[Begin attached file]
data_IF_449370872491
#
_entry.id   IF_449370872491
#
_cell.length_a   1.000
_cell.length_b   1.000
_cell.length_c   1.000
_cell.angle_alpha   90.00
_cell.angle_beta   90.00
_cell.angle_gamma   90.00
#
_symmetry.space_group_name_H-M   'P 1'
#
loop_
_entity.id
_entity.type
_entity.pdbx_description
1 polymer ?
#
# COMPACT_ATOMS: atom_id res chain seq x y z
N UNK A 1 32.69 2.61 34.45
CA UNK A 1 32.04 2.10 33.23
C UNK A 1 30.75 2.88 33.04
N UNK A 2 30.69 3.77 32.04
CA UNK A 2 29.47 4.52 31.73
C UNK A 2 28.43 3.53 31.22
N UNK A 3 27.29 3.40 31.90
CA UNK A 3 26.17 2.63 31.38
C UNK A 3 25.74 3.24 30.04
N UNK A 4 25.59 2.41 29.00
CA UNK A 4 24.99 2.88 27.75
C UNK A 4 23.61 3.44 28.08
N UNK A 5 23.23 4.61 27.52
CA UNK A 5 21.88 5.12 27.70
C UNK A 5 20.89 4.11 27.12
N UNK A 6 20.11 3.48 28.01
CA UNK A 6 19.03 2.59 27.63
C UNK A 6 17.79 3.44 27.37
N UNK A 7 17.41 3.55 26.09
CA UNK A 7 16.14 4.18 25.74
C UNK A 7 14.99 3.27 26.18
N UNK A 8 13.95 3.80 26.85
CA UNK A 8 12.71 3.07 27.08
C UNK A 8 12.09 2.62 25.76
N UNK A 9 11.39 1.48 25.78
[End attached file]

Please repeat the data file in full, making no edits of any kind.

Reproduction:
data_IF_449370872491
#
_entry.id   IF_449370872491
#
_cell.length_a   1.000
_cell.length_b   1.000
_cell.length_c   1.000
_cell.angle_alpha   90.00
_cell.angle_beta   90.00
_cell.angle_gamma   90.00
#
_symmetry.space_group_name_H-M   'P 1'
#
loop_
_entity.id
_entity.type
_entity.pdbx_description
1 polymer ?
#
# COMPACT_ATOMS: atom_id res chain seq x y z
N UNK A 1 32.69 2.61 34.45
CA UNK A 1 32.04 2.10 33.23
C UNK A 1 30.75 2.88 33.04
N UNK A 2 30.69 3.77 32.04
CA UNK A 2 29.47 4.52 31.73
C UNK A 2 28.43 3.53 31.22
N UNK A 3 27.29 3.40 31.90
CA UNK A 3 26.17 2.63 31.38
C UNK A 3 25.74 3.24 30.04
N UNK A 4 25.59 2.41 29.00
CA UNK A 4 24.99 2.88 27.75
C UNK A 4 23.61 3.44 28.08
N UNK A 5 23.23 4.61 27.52
CA UNK A 5 21.88 5.12 27.70
C UNK A 5 20.89 4.11 27.12
N UNK A 6 20.11 3.48 28.01
CA UNK A 6 19.03 2.59 27.63
C UNK A 6 17.79 3.44 27.37
N UNK A 7 17.41 3.55 26.09
CA UNK A 7 16.14 4.18 25.74
C UNK A 7 14.99 3.27 26.18
N UNK A 8 13.95 3.80 26.85
CA UNK A 8 12.71 3.07 27.08
C UNK A 8 12.09 2.62 25.76
N UNK A 9 11.39 1.48 25.78